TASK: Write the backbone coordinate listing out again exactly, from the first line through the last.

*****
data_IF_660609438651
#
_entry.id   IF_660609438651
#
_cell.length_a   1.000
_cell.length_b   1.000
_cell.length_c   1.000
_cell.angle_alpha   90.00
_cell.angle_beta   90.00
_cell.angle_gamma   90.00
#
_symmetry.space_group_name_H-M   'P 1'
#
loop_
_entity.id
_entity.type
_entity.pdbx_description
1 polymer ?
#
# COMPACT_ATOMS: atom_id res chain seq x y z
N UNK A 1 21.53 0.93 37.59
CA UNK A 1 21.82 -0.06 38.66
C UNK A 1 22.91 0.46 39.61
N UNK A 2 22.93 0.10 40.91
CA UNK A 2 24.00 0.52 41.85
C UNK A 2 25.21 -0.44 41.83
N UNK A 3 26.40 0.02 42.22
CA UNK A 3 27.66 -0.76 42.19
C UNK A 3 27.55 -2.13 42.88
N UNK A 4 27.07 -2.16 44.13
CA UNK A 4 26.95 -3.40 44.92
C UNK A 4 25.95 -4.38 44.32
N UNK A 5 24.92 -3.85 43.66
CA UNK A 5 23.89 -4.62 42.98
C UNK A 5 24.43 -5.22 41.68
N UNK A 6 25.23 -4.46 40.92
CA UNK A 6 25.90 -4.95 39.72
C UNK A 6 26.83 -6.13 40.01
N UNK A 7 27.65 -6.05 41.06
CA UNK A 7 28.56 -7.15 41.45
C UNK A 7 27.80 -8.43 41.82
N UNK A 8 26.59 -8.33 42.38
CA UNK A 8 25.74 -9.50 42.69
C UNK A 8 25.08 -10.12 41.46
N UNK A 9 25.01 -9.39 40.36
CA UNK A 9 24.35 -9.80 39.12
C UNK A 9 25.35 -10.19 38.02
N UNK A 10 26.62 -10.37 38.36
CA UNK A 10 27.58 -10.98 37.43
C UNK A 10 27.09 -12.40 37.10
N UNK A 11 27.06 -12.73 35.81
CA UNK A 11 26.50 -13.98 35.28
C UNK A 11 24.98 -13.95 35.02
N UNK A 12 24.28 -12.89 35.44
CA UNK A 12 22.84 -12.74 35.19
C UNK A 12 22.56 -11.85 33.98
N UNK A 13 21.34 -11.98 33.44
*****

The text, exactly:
data_IF_660609438651
#
_entry.id   IF_660609438651
#
_cell.length_a   1.000
_cell.length_b   1.000
_cell.length_c   1.000
_cell.angle_alpha   90.00
_cell.angle_beta   90.00
_cell.angle_gamma   90.00
#
_symmetry.space_group_name_H-M   'P 1'
#
loop_
_entity.id
_entity.type
_entity.pdbx_description
1 polymer ?
#
# COMPACT_ATOMS: atom_id res chain seq x y z
N UNK A 1 21.53 0.93 37.59
CA UNK A 1 21.82 -0.06 38.66
C UNK A 1 22.91 0.46 39.61
N UNK A 2 22.93 0.10 40.91
CA UNK A 2 24.00 0.52 41.85
C UNK A 2 25.21 -0.44 41.83
N UNK A 3 26.40 0.02 42.22
CA UNK A 3 27.66 -0.76 42.19
C UNK A 3 27.55 -2.13 42.88
N UNK A 4 27.07 -2.16 44.13
CA UNK A 4 26.95 -3.40 44.92
C UNK A 4 25.95 -4.38 44.32
N UNK A 5 24.92 -3.85 43.66
CA UNK A 5 23.89 -4.62 42.98
C UNK A 5 24.43 -5.22 41.68
N UNK A 6 25.23 -4.46 40.92
CA UNK A 6 25.90 -4.95 39.72
C UNK A 6 26.83 -6.13 40.01
N UNK A 7 27.65 -6.05 41.06
CA UNK A 7 28.56 -7.15 41.45
C UNK A 7 27.80 -8.43 41.82
N UNK A 8 26.59 -8.33 42.38
CA UNK A 8 25.74 -9.50 42.69
C UNK A 8 25.08 -10.12 41.46
N UNK A 9 25.01 -9.39 40.36
CA UNK A 9 24.35 -9.80 39.12
C UNK A 9 25.35 -10.19 38.02
N UNK A 10 26.62 -10.37 38.36
CA UNK A 10 27.58 -10.98 37.43
C UNK A 10 27.09 -12.40 37.10
N UNK A 11 27.06 -12.73 35.81
CA UNK A 11 26.50 -13.98 35.28
C UNK A 11 24.98 -13.95 35.02
N UNK A 12 24.28 -12.89 35.44
CA UNK A 12 22.84 -12.74 35.19
C UNK A 12 22.56 -11.85 33.98
N UNK A 13 21.34 -11.98 33.44